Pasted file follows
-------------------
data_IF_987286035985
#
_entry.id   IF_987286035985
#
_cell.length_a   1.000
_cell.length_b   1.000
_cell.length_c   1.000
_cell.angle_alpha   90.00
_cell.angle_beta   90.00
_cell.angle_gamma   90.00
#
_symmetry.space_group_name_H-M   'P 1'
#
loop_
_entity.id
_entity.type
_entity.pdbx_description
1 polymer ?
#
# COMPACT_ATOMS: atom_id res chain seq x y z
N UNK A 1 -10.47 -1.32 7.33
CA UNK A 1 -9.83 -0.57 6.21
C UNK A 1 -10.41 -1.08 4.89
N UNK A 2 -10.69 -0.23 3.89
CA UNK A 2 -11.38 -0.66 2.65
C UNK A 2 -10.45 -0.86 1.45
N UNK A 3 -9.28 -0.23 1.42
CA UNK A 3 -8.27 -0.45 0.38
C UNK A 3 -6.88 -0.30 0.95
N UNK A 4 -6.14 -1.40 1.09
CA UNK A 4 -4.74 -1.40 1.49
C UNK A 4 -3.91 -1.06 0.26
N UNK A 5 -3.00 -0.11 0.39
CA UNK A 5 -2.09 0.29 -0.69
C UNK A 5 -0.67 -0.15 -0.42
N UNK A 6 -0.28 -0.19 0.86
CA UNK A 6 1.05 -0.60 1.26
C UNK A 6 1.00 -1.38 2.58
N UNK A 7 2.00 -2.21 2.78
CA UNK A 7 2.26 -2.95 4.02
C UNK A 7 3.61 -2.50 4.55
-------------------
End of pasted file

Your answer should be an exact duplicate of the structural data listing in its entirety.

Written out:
data_IF_987286035985
#
_entry.id   IF_987286035985
#
_cell.length_a   1.000
_cell.length_b   1.000
_cell.length_c   1.000
_cell.angle_alpha   90.00
_cell.angle_beta   90.00
_cell.angle_gamma   90.00
#
_symmetry.space_group_name_H-M   'P 1'
#
loop_
_entity.id
_entity.type
_entity.pdbx_description
1 polymer ?
#
# COMPACT_ATOMS: atom_id res chain seq x y z
N UNK A 1 -10.47 -1.32 7.33
CA UNK A 1 -9.83 -0.57 6.21
C UNK A 1 -10.41 -1.08 4.89
N UNK A 2 -10.69 -0.23 3.89
CA UNK A 2 -11.38 -0.66 2.65
C UNK A 2 -10.45 -0.86 1.45
N UNK A 3 -9.28 -0.23 1.42
CA UNK A 3 -8.27 -0.45 0.38
C UNK A 3 -6.88 -0.30 0.95
N UNK A 4 -6.14 -1.40 1.09
CA UNK A 4 -4.74 -1.40 1.49
C UNK A 4 -3.91 -1.06 0.26
N UNK A 5 -3.00 -0.11 0.39
CA UNK A 5 -2.09 0.29 -0.69
C UNK A 5 -0.67 -0.15 -0.42
N UNK A 6 -0.28 -0.19 0.86
CA UNK A 6 1.05 -0.60 1.26
C UNK A 6 1.00 -1.38 2.58
N UNK A 7 2.00 -2.21 2.78
CA UNK A 7 2.26 -2.95 4.02
C UNK A 7 3.61 -2.50 4.55